Gator Backfield Getting a Boost

The Gator running backs have been good enough this season to boast the league's second best rushing offense. At just less than 200 yards a game, the backfield is finally providing consistency, ball security and the long run threat – all elements that Urban Meyer has been looking for the last three years.

And with the possibly return of Emmanuel Moody this week, it could only get better. The redshirt sophomore has been slowed with tissue damage in his ankle, but running backs coach Kenny Carter is optimistic about his return for the Kentucky game.

"Hopefully healthy," Carter said. "We hope that he'll be back and ready to go at the end of the week. He has no problems when it comes to running the ball physically. He has an injury that is very painful, but he has to develop a pain tolerance for it. That's the only way he's going to overcome it. It's a tough deal. Structurally he's fine."

With the success of the backfield the last couple of games, Carter said he thinks Moody is using as motivation to get back onto the playing field.

"If it's not than I think there's an issue," he said. "I think if you're a competitor you want to get in on that. It's a big part of what's driving him."

Chris Rainey left the LSU game with a shoulder injury, but he too should be fine for the Wildcats.

"It popped and it scared him a little bit," Carter said. "It's the same shoulder he hurt in high school not the one he had the surgery on. He tried to sneak into practice last week and they had to come and get him."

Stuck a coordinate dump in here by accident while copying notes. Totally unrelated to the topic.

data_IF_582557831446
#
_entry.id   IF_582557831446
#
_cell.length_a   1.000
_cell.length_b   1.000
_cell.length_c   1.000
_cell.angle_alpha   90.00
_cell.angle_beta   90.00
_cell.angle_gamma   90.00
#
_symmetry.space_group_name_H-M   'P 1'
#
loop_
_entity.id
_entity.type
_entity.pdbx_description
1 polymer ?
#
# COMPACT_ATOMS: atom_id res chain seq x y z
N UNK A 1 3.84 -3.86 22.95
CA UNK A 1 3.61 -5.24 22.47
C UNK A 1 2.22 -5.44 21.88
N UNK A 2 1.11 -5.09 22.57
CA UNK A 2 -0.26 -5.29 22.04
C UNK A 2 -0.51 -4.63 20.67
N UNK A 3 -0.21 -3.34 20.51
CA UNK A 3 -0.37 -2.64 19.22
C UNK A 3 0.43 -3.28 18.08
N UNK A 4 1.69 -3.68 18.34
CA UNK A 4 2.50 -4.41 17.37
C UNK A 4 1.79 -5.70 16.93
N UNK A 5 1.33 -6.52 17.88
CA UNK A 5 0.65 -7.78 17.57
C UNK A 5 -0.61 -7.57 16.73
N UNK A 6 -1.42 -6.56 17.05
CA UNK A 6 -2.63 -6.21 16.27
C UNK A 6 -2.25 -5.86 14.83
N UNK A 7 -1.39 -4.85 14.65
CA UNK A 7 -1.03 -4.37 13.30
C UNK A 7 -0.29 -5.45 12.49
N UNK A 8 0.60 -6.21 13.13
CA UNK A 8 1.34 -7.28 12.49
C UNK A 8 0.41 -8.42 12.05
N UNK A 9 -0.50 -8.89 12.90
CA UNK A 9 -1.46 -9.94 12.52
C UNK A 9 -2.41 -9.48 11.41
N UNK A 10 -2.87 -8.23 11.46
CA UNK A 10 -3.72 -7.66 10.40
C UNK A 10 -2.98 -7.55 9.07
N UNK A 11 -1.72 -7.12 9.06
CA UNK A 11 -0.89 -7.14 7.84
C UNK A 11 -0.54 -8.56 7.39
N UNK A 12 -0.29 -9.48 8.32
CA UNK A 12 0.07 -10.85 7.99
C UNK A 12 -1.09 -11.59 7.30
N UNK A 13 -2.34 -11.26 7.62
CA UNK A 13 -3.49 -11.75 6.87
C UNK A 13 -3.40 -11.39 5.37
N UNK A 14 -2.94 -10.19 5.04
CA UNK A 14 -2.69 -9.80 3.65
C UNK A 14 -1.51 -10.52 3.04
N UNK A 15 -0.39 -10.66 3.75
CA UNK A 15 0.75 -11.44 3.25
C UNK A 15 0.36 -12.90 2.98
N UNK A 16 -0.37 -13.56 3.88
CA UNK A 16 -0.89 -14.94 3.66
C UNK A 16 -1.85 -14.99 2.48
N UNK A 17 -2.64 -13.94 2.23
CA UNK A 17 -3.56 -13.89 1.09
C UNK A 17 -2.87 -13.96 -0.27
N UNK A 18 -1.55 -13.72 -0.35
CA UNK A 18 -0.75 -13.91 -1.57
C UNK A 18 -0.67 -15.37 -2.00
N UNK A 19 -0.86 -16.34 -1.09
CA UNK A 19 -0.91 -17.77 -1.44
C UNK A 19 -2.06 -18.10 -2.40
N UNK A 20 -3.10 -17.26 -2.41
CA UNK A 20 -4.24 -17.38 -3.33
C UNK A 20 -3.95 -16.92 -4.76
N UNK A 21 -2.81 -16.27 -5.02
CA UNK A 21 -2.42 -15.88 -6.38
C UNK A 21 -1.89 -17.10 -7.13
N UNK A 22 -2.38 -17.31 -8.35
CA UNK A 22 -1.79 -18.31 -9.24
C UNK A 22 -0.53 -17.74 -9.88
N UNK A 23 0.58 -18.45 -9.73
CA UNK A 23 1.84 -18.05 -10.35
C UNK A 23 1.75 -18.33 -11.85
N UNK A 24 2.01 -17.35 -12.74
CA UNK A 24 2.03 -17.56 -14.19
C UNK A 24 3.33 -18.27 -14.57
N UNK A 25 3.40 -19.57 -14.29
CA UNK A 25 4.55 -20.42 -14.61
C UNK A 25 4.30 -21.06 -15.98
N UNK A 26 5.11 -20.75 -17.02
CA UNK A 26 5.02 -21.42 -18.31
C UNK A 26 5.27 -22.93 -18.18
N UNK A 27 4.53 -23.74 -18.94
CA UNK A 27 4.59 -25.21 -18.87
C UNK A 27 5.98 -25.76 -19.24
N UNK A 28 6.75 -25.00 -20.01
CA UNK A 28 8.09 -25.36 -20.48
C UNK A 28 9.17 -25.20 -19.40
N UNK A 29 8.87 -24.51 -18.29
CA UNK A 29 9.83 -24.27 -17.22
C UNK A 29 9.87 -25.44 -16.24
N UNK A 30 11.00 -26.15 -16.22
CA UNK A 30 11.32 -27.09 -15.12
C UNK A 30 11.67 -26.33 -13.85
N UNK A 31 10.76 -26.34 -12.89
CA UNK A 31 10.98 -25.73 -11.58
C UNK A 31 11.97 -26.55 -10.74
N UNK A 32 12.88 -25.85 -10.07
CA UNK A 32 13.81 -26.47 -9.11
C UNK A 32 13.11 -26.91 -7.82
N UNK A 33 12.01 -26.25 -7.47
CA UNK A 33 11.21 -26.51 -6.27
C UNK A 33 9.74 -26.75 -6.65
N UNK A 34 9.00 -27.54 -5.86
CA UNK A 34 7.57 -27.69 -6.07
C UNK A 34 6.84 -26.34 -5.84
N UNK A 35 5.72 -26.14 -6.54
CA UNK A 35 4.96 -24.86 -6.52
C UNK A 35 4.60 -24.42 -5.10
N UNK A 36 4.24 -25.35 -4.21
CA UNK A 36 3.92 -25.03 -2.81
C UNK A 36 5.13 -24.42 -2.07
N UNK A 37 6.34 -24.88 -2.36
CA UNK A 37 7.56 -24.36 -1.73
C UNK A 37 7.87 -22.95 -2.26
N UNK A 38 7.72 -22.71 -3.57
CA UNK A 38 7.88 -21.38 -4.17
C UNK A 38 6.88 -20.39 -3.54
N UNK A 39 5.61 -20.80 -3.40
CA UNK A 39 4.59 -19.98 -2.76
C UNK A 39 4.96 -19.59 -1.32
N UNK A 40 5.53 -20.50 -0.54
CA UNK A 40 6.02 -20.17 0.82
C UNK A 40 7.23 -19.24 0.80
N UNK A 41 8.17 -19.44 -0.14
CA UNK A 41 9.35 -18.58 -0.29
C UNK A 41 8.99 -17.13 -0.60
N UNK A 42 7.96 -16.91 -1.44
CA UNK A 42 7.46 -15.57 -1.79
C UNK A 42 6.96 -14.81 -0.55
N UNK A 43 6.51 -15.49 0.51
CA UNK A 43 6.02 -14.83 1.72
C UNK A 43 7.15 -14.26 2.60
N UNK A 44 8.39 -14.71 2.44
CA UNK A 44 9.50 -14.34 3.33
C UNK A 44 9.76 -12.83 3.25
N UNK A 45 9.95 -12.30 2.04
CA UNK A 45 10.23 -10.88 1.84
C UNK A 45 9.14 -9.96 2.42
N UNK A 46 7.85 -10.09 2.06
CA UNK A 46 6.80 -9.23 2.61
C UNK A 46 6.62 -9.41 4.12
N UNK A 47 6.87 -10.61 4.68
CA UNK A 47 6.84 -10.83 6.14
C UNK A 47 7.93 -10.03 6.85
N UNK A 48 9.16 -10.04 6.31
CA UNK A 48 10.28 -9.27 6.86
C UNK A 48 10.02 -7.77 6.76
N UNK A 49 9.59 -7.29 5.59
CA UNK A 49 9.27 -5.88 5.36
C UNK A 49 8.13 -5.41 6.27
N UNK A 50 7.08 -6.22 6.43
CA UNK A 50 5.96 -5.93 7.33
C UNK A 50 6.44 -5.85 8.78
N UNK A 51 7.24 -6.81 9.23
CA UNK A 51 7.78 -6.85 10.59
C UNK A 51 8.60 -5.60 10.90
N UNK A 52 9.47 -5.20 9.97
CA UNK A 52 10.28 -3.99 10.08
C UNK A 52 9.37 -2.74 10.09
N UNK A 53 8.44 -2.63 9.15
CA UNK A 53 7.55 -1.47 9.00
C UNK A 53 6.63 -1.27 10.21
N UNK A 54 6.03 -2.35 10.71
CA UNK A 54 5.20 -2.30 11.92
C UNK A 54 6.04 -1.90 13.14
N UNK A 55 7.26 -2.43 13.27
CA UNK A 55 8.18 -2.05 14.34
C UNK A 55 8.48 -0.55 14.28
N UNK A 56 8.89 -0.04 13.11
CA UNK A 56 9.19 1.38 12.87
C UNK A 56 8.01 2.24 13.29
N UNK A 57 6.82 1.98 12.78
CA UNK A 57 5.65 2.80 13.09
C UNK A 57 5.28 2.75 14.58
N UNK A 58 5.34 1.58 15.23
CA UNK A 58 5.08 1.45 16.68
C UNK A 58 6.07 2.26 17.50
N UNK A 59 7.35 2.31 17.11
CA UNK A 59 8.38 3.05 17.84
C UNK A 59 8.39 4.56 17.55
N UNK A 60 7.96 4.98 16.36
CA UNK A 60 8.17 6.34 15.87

Part of the success of the backfield against LSU has been attributed to the much-discussed splits. The offensive linemen gave themselves a little more space between them, but Carter said it had nothing to do with the running backs.

"It doesn't matter if it's a big back or a little back," he said. "A back is a back. Obviously for a bigger back, physiologically he can deal with more punishment. The splits are more for putting defenders on islands and allowing our linemen to do some more things. It's more schematic than helping the backs."

A lot of the credit, he said, also goes to the receivers.

"When we talk about every play that we execute, there's a chance that it could go the distance," Carter said. "When you look at how much Chris Rainey and Jeff Demps have touched the ball, they haven't touched it all that much. All of their long touchdown runs except for one against LSU were inside runs. It's our receivers and Aaron Hernandez who are doing a great job of getting bodies on bodies and letting those guys."

But Carter said there's only one thing that has enabled Jeff Demps to have so much success running the ball between the tackles despite his size.

"He's real fast, period," Carter said. "The thing that is great about Jeff Demps is that he takes coaching and he uses it. When you have young people that do that it's easy for them to be successful. He's a detailed guy. He's very exciting to coach because he wants to do well. He is fast."


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